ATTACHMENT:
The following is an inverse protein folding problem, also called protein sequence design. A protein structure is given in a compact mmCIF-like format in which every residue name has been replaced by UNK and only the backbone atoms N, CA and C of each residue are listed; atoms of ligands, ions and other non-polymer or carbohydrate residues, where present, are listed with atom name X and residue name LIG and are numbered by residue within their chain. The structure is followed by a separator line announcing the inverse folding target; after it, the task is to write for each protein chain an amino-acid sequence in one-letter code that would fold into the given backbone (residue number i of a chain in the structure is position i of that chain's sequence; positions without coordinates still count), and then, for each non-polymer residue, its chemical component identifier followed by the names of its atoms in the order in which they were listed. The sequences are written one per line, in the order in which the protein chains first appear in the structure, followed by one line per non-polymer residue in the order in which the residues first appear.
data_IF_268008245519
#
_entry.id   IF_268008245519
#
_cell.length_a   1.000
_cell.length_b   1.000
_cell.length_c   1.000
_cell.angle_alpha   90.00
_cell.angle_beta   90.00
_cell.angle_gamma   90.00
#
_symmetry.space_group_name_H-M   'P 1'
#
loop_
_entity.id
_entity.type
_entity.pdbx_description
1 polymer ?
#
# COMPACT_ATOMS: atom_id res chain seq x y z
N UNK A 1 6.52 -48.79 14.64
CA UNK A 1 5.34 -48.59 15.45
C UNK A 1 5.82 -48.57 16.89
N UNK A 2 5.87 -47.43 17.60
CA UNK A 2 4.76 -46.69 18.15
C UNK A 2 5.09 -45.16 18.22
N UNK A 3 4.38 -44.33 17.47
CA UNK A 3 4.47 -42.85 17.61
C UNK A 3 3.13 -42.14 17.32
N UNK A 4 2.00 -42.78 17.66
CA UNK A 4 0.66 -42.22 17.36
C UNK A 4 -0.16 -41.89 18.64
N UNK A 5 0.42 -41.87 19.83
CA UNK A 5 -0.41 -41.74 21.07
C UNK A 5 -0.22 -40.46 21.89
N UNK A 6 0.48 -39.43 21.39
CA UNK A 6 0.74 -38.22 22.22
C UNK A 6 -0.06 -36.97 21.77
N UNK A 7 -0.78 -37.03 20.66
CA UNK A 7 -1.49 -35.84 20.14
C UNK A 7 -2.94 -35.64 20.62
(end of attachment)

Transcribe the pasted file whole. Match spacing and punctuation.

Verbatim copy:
The following is an inverse protein folding problem, also called protein sequence design. A protein structure is given in a compact mmCIF-like format in which every residue name has been replaced by UNK and only the backbone atoms N, CA and C of each residue are listed; atoms of ligands, ions and other non-polymer or carbohydrate residues, where present, are listed with atom name X and residue name LIG and are numbered by residue within their chain. The structure is followed by a separator line announcing the inverse folding target; after it, the task is to write for each protein chain an amino-acid sequence in one-letter code that would fold into the given backbone (residue number i of a chain in the structure is position i of that chain's sequence; positions without coordinates still count), and then, for each non-polymer residue, its chemical component identifier followed by the names of its atoms in the order in which they were listed. The sequences are written one per line, in the order in which the protein chains first appear in the structure, followed by one line per non-polymer residue in the order in which the residues first appear.
data_IF_268008245519
#
_entry.id   IF_268008245519
#
_cell.length_a   1.000
_cell.length_b   1.000
_cell.length_c   1.000
_cell.angle_alpha   90.00
_cell.angle_beta   90.00
_cell.angle_gamma   90.00
#
_symmetry.space_group_name_H-M   'P 1'
#
loop_
_entity.id
_entity.type
_entity.pdbx_description
1 polymer ?
#
# COMPACT_ATOMS: atom_id res chain seq x y z
N UNK A 1 6.52 -48.79 14.64
CA UNK A 1 5.34 -48.59 15.45
C UNK A 1 5.82 -48.57 16.89
N UNK A 2 5.87 -47.43 17.60
CA UNK A 2 4.76 -46.69 18.15
C UNK A 2 5.09 -45.16 18.22
N UNK A 3 4.38 -44.33 17.47
CA UNK A 3 4.47 -42.85 17.61
C UNK A 3 3.13 -42.14 17.32
N UNK A 4 2.00 -42.78 17.66
CA UNK A 4 0.66 -42.22 17.36
C UNK A 4 -0.16 -41.89 18.64
N UNK A 5 0.42 -41.87 19.83
CA UNK A 5 -0.41 -41.74 21.07
C UNK A 5 -0.22 -40.46 21.89
N UNK A 6 0.48 -39.43 21.39
CA UNK A 6 0.74 -38.22 22.22
C UNK A 6 -0.06 -36.97 21.77
N UNK A 7 -0.78 -37.03 20.66
CA UNK A 7 -1.49 -35.84 20.14
C UNK A 7 -2.94 -35.64 20.62